One of the biggest rumors going around the tech blogosphere lately is that Apple will finally, after years of neglect, put iTunes out of its misery. And yesterday, the company officially confirmed this to be true. Some are mourning the loss of what was once a great piece of software, while others are rejoicing at its death like the munchkins in The Wizard of Oz. To be honest, it’s a long time coming. But that doesn’t make me any less sad about it.
You’d be forgiven if you had to ask, “What the heck is iTunes, and why are all the nerds riled up about it?” It hasn’t been a part of popular culture for a while. But back in its heyday, iTunes was the place to purchase music online.
When you plugged in your iPod (remember those?) to your computer, iTunes would instantly appear, dutifully ready to help you sync your songs, art, and playlists with ease. Or if you wanted to hear the latest banger, you could head over to the iTunes Store, purchase it for a buck, and start listening within seconds. The whole process was fast, easy, and convenient, and it made music accessible to everyone in a new way.
To say that iTunes changed the music industry would be an understatement. When music started going digital with the advent of MP3 players, people were getting music one of two ways: either they went to the store, bought an entire CD, and ripped it to their computer… or they stole it from any number of pirating websites.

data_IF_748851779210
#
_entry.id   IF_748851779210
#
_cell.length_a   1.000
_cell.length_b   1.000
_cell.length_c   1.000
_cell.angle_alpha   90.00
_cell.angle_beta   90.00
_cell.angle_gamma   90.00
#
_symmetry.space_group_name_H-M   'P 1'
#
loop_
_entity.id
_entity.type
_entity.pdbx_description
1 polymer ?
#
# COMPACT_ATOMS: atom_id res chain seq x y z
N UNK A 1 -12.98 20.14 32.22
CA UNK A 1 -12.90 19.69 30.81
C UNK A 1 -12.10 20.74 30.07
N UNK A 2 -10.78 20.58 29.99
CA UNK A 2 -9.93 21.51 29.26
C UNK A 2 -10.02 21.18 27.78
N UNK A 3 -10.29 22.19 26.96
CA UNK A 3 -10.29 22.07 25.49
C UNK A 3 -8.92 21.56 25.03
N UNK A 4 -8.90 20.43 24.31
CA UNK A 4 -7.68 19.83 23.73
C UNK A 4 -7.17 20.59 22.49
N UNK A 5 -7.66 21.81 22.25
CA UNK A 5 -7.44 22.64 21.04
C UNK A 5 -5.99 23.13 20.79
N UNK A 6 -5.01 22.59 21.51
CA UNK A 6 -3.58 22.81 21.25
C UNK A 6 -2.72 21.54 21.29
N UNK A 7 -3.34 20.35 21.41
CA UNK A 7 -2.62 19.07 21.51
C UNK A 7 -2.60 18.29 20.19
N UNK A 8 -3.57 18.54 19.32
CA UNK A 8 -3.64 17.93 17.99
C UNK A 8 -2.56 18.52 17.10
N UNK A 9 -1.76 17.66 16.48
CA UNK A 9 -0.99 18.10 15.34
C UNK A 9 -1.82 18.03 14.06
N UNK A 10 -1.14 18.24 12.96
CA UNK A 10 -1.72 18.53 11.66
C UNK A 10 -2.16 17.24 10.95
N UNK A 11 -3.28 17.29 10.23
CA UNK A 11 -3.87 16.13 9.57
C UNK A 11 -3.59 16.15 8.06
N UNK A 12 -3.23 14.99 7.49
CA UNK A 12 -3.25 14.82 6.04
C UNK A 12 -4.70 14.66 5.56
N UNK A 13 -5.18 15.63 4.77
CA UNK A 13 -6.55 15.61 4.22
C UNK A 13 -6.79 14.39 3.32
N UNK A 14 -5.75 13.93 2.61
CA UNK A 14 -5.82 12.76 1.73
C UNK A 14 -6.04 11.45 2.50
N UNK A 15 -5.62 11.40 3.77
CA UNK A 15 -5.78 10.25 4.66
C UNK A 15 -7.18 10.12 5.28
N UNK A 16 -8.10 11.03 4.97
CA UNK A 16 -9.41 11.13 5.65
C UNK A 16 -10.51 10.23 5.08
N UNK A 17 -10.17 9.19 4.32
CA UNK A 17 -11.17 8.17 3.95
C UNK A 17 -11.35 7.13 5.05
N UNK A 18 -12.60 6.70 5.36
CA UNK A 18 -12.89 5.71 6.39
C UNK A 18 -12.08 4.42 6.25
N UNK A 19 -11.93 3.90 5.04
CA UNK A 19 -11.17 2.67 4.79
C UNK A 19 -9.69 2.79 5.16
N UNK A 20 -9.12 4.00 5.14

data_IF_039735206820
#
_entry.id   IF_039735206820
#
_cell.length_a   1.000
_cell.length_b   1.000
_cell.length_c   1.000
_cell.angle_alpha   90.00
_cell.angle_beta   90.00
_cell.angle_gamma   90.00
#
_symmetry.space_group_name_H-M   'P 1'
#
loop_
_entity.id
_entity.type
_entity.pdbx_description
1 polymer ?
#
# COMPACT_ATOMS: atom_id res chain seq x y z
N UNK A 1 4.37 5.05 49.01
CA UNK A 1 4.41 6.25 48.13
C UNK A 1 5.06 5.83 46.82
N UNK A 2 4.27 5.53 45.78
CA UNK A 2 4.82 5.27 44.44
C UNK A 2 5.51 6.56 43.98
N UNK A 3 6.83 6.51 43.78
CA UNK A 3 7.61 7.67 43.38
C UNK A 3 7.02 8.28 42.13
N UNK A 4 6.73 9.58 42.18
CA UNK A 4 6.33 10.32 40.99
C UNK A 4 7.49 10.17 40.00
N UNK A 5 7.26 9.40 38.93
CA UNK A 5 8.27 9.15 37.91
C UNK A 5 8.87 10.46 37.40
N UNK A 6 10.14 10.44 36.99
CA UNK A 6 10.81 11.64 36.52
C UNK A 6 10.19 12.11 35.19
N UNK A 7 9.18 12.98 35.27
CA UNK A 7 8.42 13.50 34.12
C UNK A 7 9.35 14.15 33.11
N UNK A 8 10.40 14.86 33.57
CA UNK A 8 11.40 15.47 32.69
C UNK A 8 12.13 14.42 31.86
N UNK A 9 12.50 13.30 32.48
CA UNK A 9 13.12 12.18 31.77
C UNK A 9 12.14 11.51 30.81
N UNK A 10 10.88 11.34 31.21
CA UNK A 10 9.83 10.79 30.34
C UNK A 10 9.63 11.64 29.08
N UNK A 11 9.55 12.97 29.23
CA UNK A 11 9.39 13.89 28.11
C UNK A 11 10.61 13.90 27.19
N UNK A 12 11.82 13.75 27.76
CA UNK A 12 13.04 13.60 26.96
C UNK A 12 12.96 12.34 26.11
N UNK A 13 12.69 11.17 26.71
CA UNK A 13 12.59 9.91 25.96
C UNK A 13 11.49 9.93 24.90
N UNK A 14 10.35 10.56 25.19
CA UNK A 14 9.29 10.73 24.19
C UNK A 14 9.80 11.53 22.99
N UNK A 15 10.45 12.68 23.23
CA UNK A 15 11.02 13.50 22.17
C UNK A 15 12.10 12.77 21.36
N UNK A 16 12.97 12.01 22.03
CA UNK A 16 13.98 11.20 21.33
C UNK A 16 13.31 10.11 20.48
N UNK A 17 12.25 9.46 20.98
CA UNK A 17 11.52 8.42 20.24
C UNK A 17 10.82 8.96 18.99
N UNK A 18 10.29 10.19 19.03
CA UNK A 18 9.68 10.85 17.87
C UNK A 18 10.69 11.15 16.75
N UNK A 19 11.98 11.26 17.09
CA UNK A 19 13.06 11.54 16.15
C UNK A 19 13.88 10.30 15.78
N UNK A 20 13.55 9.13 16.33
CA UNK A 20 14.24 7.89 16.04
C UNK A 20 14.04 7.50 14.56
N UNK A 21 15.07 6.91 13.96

CDs were expensive and annoying. Why pay so much money and go through the trouble of ripping a disc just for a couple of songs you like? Not to mention having to manually enter song names and track down album art to keep everything organized and pretty. Buying physical music was simply more trouble than it was worth.
So a significant number of people were turning to piracy, not because they didn’t want to support artists, but because the physical music system wasn’t compatible with new digital methods of listening. Consumers weren’t happy with the options available, and music makers weren’t happy that their stuff was being passed around illegally. Seeing this dilemma, Apple decided to capitalize on it. And thus, iTunes was born.
Having the ability to buy individual songs—rather than entire albums—and easily string those songs into playlists that could be taken anywhere was revolutionary. In the world of streaming, we‘ve become accustomed to having our music available to us anytime, anywhere. But back in the early days of iTunes, this concept was groundbreaking, and it changed everything.
The music industry was never the same again. The structure of songs and albums shifted drastically. The distance between artists and their fans nearly vanished, making space for a much deeper connection than ever possible before. And thanks to the iPod and iTunes, Apple became a household name at a time when average consumers had no idea what a Mac even was.
That’s an incredible story, and it’s one that gets told a lot in the tech world. But if that was all there was to it, no one would really care that iTunes is going away in 2019. Music streaming has taken over, and people use their phones as their primary computers now. It’s time move on, right?
The problem with that—and the reason so many techies like myself have such strong feelings about this development—is that iTunes has had a profound impact on so many people’s lives. It wasn’t just about selling songs and iPods. To me at least, iTunes was so much more than that.
Everyone who lives in the Apple ecosystem remembers their first Apple product. The thing that drew them in, showed them what the company could offer, and led them to integrate those products more and more into their lives. The thing that showed them that spark of magic and wonder Apple integrates into everything they do. It’s something you never forget.
For me, that first Apple product wasn’t a computer. It wasn’t a phone or even an iPod. My very first Apple product, the thing that got me interested in this company that‘s such a big part of my life now, was none other than iTunes.